There have been many historic moments in Parliament in recent months and there was yet another yesterday – the first vote by MPs to trigger a general election. In the past this was a prerogative power of the prime minister but it was removed by the Fixed-Term Parliaments Act. One aim of the legislation was to disarm what is arguably the most powerful weapon in the prime ministerial armoury, the ability to go to the country at a time best suited to the incumbents and their party.
Yet, in the event, MPs did just that. Just a handful of Labour backbenchers, one SDLP MP, and a few independents voted against holding a snap election, and the SNP abstained. Conceivably, this was the last time such a device will be used: a repeal of the Act is surely on the cards after the election. Many of the Labour MPs voting for an election did so knowing that their party is heading for its worst-ever result; and their fears were reinforced earlier at Prime Minister’s question time, where Jeremy Corbyn again demonstrated that he is the most hapless Labour leader since Michael Foot – and at least the latter was a former cabinet minister and an accomplished orator.
Indeed, a telling intervention by Yvette Cooper showed how much more effective the party could be with her in charge; then again, if she were, Mrs May would probably not be holding an election, since Mr Corbyn is her strongest electoral asset. Even his own MPs did not want him to remain in charge and many MPs will campaign in the general election by disavowing his leadership. The question, therefore, that voters need to ask themselves on June 8 is: why would the country want this man as prime minister when the people who know him best are appalled by the very idea?
One thing that voters expect in a modern general election is at least one TV debate among the main candidates
The coming campaign will have several themes. As Theresa May indicated yesterday it will be the “trust me” election: she is inviting the country to have faith in her ability to negotiate a good deal with the EU. It will also be the Brexit election, intended to consolidate the decision taken at the referendum and ensure there is no backsliding. In addition, it will have domestic consequences, since all parties will have to set out a policy platform for the economy, the NHS, schools and the rest.
But above all it is an election about fitness to govern. It is the Labour Party’s misfortune – possibly a terminal one – to have been hijacked by the hard Left, which for many years was a tolerated fringe movement but is now in charge.
However, Labour MPs have made their political bed and must now lie in it. But they cannot be allowed to foist upon the country a leader they do not even trust themselves. Moreover, this is a prospect that people must consider if they are tempted to vote for the Liberal Democrats.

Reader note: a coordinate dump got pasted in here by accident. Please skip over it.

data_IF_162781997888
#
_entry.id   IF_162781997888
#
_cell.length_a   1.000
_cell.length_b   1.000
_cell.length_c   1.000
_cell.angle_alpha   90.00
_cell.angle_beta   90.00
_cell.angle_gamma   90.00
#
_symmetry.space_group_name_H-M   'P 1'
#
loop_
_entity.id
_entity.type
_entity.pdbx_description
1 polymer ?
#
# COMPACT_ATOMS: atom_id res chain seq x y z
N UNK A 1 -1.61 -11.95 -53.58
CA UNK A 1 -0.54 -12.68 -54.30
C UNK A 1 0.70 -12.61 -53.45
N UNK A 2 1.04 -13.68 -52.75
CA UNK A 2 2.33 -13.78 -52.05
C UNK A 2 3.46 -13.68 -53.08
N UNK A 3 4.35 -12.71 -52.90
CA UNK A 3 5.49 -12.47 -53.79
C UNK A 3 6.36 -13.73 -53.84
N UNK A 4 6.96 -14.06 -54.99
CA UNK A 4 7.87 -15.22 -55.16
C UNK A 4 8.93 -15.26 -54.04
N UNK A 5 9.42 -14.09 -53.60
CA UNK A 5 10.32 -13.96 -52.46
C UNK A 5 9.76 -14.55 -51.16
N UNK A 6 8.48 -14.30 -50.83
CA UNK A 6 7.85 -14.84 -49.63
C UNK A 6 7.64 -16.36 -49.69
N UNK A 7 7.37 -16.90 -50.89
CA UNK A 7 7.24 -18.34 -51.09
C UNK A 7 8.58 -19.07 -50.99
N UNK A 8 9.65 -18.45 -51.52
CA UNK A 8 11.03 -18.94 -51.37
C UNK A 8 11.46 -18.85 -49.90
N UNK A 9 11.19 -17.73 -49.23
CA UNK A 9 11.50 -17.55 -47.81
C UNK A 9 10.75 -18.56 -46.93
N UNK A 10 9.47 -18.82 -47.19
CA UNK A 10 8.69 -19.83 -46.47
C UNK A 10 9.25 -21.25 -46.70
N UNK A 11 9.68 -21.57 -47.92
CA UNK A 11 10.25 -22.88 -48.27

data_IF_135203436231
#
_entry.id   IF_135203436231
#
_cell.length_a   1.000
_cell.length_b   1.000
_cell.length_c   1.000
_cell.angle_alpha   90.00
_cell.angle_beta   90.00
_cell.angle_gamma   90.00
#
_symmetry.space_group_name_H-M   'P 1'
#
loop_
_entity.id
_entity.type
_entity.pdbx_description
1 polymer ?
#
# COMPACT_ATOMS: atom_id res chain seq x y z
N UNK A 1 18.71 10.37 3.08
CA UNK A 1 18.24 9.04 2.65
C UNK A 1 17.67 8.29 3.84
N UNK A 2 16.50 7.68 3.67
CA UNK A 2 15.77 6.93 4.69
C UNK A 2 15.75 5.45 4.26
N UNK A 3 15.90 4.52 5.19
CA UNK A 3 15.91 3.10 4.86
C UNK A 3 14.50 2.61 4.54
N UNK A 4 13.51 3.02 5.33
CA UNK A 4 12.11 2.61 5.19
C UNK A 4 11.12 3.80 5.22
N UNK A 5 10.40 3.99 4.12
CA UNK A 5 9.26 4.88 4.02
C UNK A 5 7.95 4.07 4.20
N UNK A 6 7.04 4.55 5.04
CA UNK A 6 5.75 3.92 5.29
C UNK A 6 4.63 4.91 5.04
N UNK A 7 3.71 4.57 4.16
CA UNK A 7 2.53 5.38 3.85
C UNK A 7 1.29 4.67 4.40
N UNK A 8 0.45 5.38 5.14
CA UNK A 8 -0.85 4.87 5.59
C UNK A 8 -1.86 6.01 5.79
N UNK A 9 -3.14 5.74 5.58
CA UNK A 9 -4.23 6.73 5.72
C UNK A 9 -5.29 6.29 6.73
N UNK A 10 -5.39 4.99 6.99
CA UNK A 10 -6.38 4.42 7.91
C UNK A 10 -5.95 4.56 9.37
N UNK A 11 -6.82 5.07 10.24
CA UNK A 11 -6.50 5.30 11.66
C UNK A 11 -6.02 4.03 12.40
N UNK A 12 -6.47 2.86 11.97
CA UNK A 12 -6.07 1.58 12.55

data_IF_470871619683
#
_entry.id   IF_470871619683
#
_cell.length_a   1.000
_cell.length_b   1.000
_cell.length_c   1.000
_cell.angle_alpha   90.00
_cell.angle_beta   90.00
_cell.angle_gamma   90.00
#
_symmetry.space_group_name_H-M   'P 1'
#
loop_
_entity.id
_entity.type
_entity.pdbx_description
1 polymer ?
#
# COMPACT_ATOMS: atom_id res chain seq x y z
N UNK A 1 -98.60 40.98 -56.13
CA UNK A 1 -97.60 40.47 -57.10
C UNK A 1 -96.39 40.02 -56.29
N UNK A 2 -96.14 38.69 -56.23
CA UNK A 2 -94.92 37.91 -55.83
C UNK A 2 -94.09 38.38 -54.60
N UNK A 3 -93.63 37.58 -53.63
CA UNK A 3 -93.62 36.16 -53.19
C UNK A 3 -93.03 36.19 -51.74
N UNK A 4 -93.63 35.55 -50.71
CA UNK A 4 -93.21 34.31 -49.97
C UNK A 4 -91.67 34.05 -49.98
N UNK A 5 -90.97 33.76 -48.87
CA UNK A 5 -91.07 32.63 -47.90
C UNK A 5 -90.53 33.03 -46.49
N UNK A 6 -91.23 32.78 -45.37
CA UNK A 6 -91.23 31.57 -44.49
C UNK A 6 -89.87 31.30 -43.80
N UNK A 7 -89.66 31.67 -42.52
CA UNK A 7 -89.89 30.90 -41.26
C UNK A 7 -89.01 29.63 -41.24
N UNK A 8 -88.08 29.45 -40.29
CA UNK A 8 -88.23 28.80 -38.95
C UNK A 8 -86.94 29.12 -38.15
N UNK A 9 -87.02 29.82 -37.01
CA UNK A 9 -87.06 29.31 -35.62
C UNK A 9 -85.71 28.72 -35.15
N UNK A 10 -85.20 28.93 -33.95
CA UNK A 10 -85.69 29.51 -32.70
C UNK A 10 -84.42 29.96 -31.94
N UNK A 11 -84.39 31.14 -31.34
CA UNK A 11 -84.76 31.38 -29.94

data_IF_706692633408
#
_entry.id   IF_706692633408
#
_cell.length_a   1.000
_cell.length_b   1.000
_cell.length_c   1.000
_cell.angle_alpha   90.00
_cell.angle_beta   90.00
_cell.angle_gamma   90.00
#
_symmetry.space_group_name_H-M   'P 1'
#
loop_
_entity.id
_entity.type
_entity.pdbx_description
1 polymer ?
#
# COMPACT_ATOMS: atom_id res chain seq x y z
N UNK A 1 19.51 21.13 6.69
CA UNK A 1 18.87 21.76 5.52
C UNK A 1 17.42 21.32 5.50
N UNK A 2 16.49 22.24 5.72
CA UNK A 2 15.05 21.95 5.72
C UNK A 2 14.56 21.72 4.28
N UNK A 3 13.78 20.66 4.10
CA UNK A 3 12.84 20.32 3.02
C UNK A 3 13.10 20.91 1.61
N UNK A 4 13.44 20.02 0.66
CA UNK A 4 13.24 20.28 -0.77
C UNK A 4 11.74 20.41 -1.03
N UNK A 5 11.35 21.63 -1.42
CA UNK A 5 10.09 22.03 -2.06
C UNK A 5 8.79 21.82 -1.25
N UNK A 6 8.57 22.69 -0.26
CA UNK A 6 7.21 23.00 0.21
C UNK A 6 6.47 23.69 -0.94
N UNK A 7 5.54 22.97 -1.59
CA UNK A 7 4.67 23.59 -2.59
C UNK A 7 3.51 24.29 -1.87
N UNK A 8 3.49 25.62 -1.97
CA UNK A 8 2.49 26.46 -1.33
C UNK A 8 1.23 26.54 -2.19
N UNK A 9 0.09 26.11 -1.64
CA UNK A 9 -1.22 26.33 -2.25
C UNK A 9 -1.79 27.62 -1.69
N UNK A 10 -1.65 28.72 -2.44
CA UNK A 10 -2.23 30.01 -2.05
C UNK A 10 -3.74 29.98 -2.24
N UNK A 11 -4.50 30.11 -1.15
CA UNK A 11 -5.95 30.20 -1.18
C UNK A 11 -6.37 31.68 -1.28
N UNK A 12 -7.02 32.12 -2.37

The Lib Dems are making a strong pitch for Remain voters, many of whom will be traditional Conservative supporters disappointed by the referendum outcome. But the more seats they win the greater the risk that there will be no overall majority for any party and that Mr Corbyn could be part of a coalition.
One thing that voters now expect in a general election is a TV debate among the main candidates. Mrs May initially declined to agree to one, instead saying she wanted to take her campaign out to the country. Unfortunately, such campaigns are usually stage-managed and attended only by party activists. TV events place leaders in a forum that is not entirely within their control, allowing voters to make a better judgment about their qualities. It was just such an event where Ed Miliband’s denial that the Labour government had spent too much exposed the weakness of Labour policies.
So it is welcome that Mrs May has now signalled she intends to participate in a televised question and answer session, if not a full on debate. She could go further. She has nothing to fear from going toe-to-toe with Mr Corbyn or Tim Farron, the Lib Dem leader, as she has regularly proved in Parliament. Furthermore, she has a good story to tell. After all, it is extraordinary to think that nine months ago the Conservative Party was close to meltdown after David Cameron resigned. A damaging leadership election loomed that threatened to deepen the split caused by the Brexit campaign. Yet now the Tories stand on the threshold of a domination of British politics not seen since the heyday of Tony Blair.